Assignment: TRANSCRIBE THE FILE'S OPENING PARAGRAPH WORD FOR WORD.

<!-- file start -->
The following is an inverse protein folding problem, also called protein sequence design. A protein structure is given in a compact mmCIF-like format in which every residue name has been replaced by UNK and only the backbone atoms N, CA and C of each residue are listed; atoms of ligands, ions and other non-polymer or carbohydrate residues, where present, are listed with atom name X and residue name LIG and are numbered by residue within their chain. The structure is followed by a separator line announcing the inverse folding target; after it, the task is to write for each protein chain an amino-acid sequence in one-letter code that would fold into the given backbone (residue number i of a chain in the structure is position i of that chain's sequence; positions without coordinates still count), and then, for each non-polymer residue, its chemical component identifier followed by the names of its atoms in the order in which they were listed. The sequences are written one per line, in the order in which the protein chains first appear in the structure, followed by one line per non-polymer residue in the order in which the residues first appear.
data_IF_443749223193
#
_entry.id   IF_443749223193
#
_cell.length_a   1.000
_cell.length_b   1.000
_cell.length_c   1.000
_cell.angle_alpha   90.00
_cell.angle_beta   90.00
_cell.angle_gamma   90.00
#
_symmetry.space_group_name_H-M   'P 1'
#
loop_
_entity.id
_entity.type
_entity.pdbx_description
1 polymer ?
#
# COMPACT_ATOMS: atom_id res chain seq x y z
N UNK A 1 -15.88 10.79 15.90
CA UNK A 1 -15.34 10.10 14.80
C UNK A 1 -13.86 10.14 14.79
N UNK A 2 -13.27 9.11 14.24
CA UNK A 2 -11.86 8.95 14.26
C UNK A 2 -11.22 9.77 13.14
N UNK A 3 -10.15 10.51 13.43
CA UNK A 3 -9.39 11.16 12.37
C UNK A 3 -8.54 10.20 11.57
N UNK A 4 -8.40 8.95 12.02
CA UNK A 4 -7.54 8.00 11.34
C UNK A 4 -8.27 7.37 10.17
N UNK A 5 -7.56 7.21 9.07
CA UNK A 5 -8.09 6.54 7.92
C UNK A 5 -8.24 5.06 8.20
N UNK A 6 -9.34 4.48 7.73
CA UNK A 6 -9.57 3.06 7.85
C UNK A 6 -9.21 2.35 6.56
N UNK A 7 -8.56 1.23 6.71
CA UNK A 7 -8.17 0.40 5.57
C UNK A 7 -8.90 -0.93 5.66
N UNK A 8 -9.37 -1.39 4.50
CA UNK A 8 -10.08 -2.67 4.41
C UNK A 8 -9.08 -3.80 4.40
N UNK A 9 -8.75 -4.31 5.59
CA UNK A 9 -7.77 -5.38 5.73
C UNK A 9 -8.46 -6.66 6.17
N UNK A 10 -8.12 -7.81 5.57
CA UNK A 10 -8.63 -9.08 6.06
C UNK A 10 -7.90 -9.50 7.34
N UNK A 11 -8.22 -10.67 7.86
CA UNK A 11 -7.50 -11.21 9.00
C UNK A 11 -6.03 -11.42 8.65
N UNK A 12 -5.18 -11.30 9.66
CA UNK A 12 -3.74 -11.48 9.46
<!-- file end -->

The following is an inverse protein folding problem, also called protein sequence design. A protein structure is given in a compact mmCIF-like format in which every residue name has been replaced by UNK and only the backbone atoms N, CA and C of each residue are listed; atoms of ligands, ions and other non-polymer or carbohydrate residues, where present, are listed with atom name X and residue name LIG and are numbered by residue within their chain. The structure is followed by a separator line announcing the inverse folding target; after it, the task is to write for each protein chain an amino-acid sequence in one-letter code that would fold into the given backbone (residue number i of a chain in the structure is position i of that chain's sequence; positions without coordinates still count), and then, for each non-polymer residue, its chemical component identifier followed by the names of its atoms in the order in which they were listed. The sequences are written one per line, in the order in which the protein chains first appear in the structure, followed by one line per non-polymer residue in the order in which the residues first appear.